#ILO; #GenderEqulity; #Covid19; #Employment; #UNWomen
International Labour Organization, A (ILO) Aug 23 (Canadian-Media): The pandemic is disproportionately affecting women workers. Governments should prioritize policies that offset the effects the COVID-19 crisis is having on their jobs, ILO reports said.
ILO. Image credit: Twitter Handle
"I am a feminist economist. My job is to examine how the inequalities between women and men are part and parcel of the functioning of labour markets, and to assist our constituents in implementing what we call “gender-responsive” employment policies – i.e., macroeconomic, sectoral and labour market policies that explicitly contribute to gender equality." said Valeria Esquivel, ILO Senior Employment Policies and Gender Officer.
Prior to the onset of the COVID-19 crisis large numbers of women were excluded from the labour market. The pandemic has made things much worse.
It is disproportionately affecting women workers who are losing their jobs at a greater speed than men. More women than men work in sectors that have been hard hit by the economic fallout from the pandemic, such as tourism, hospitality and the garment sector. Large numbers of domestic workers, most of whom are women, are also at risk of losing their jobs. The vast majority of health workers are women, which raises the risk of them catching the virus.
Moreover, the fragility of their employment situation, coupled with reduced access to labour and social protection have meant that women have found they are particularly vulnerable to the pandemic, even in sectors which, until now, have experienced less disruption.
One of the ideas at the core of feminist economics is that the unpaid care work that takes place in households and families to support everyday life is a vital part of the economic system. This type of work is primarily carried out by women and most of the time is not recognized as such. School closures and caring for those who become sick, has forced women lucky enough to remain in employment to cut down on paid working hours or to extend total working hours (paid and unpaid) to unsustainable levels.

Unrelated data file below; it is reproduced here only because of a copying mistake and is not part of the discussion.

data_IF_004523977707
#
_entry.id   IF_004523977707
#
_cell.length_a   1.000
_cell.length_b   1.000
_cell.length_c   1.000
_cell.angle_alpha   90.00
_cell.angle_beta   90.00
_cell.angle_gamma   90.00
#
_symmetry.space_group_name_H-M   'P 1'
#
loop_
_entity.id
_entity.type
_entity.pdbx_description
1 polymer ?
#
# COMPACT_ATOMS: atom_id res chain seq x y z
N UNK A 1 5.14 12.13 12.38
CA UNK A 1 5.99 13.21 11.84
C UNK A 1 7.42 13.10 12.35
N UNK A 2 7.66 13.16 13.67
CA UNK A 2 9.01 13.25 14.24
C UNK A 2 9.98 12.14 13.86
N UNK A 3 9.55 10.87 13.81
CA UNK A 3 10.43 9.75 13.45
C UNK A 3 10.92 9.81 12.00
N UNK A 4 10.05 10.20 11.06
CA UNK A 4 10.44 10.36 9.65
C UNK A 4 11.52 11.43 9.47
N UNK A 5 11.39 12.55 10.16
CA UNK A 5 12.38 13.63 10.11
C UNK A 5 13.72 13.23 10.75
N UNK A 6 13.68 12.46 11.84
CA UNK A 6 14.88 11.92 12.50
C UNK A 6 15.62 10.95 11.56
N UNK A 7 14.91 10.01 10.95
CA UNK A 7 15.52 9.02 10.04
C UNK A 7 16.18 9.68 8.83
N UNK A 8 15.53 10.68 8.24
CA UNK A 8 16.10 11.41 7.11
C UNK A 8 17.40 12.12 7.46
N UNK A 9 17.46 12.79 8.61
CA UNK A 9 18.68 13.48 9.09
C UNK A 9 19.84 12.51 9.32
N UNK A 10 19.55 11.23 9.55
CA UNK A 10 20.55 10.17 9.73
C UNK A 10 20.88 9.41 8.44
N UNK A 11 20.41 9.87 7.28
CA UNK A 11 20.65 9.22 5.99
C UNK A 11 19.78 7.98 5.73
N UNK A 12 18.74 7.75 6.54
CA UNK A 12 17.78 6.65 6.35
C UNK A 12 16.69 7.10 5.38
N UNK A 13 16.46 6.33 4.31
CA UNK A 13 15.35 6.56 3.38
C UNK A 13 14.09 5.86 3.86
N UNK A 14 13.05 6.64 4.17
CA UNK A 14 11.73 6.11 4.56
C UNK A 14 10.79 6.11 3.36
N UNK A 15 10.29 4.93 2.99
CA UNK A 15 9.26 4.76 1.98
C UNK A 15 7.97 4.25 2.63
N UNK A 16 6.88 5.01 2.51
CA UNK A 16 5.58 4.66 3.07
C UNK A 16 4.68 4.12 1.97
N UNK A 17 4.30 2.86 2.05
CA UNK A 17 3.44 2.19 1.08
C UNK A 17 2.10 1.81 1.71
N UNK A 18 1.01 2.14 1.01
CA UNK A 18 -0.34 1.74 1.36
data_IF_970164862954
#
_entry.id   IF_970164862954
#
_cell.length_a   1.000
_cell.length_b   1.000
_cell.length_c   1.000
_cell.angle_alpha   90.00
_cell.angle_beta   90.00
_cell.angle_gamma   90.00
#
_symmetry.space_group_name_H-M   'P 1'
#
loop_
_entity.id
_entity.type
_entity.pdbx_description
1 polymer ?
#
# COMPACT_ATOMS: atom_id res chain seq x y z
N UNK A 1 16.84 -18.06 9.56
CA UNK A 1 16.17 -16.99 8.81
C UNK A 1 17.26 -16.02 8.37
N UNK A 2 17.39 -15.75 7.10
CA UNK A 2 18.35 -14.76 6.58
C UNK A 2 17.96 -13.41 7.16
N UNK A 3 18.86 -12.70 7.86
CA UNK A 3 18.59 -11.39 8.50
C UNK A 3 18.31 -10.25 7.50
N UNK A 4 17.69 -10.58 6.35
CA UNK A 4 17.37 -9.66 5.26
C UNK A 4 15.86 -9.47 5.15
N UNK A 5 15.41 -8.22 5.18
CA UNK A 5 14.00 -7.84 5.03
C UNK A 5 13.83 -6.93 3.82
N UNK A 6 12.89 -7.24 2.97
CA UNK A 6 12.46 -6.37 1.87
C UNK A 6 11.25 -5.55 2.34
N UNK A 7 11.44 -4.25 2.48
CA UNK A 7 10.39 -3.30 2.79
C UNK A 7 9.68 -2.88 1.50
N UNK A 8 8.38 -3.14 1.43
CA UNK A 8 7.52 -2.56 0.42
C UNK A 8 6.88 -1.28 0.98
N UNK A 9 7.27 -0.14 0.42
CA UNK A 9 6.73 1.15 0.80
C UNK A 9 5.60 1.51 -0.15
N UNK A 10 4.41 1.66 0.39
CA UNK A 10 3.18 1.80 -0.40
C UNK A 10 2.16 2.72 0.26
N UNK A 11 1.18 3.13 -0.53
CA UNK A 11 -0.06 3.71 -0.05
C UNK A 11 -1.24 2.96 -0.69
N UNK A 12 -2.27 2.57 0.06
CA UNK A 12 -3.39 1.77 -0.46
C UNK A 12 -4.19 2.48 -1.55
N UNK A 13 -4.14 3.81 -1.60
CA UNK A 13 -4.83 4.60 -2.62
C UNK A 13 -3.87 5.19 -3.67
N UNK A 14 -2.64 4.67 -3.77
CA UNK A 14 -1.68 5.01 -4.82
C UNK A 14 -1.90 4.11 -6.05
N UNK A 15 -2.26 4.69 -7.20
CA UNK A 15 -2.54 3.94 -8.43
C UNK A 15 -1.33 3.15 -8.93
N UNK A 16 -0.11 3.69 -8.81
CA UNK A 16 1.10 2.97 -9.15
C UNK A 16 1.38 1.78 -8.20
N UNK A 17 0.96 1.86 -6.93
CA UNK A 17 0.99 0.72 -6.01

Here are five ways to ensure that women’s job prospects are not damaged long-term by the COVID-19 crisis:
#IndiaSupremeCourt, #HinduSuccessionAmendmentAct, #InheritProperty, #Daughters,
New Delhi (India), Aug 12 (Canadian Media): India's the Supreme Court, in a major judgement, Tuesday ruled daughters of a joint Hindu family have equal rights to inherit paternal properties even if the coparcener died before the Hindu Succession (Amendment) Act, 2005, came into effect, media reports said.
India Supreme Court. Image credit: Twitter handle
A coparcener is a person who acquires a right in the ancestral property by birth as well as a person who has a right to demand partition in the Hindu Undivided Family (HUF) property.
The verdict was passed by a three-judge bench, headed by Justice Arun Mishra while hearing a batch of pleas questioning whether the Hindu Succession (Amendment) Act, 2005, had a retrospective effect.
Equal rights to daughters were given in inheriting the ancestral properties in the concerned Act.
"Daughters must be given equal rights as sons, Daughter remains a loving daughter throughout life. The daughter shall remain a coparcener throughout life, irrespective of whether her father is alive or not," Justice Mishra said as quoted by Livelaw.
The amendment to the Act is applicable, said the top court bench, to the living daughters of living coparceners as of Sept 9, 2005, Times Now reported.